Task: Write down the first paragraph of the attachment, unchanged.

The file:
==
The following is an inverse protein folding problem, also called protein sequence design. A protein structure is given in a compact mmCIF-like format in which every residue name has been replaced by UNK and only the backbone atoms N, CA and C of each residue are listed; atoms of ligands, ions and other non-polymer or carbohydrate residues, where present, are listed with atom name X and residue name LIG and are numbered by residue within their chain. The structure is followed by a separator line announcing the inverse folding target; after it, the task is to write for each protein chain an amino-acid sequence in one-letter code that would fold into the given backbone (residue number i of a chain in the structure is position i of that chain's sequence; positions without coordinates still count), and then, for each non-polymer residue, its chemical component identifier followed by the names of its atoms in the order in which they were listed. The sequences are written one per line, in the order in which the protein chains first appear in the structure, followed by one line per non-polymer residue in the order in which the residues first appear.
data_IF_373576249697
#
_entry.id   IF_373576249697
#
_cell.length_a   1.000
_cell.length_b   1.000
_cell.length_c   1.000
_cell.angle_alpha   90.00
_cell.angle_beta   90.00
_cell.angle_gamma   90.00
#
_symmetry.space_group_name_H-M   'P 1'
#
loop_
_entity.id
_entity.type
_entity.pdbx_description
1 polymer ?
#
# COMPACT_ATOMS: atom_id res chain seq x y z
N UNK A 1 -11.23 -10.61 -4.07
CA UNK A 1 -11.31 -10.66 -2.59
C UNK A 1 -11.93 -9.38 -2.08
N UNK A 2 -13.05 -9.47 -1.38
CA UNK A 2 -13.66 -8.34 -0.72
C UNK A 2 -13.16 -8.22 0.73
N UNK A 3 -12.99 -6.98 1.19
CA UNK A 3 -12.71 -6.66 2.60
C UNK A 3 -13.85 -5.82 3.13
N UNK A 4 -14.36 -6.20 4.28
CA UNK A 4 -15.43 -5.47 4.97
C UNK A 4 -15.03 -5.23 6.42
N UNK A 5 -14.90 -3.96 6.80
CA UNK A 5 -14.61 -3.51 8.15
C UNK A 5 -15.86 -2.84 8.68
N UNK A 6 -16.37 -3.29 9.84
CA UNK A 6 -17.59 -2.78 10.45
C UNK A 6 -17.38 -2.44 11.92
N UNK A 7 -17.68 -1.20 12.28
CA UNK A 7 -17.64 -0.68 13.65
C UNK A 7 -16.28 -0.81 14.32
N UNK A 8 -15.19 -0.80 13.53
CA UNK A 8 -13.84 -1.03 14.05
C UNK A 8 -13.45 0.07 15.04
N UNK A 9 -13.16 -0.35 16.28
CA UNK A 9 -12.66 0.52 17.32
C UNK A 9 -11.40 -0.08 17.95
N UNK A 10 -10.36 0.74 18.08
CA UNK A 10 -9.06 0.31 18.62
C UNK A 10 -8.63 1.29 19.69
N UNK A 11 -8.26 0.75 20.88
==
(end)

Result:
The following is an inverse protein folding problem, also called protein sequence design. A protein structure is given in a compact mmCIF-like format in which every residue name has been replaced by UNK and only the backbone atoms N, CA and C of each residue are listed; atoms of ligands, ions and other non-polymer or carbohydrate residues, where present, are listed with atom name X and residue name LIG and are numbered by residue within their chain. The structure is followed by a separator line announcing the inverse folding target; after it, the task is to write for each protein chain an amino-acid sequence in one-letter code that would fold into the given backbone (residue number i of a chain in the structure is position i of that chain's sequence; positions without coordinates still count), and then, for each non-polymer residue, its chemical component identifier followed by the names of its atoms in the order in which they were listed. The sequences are written one per line, in the order in which the protein chains first appear in the structure, followed by one line per non-polymer residue in the order in which the residues first appear.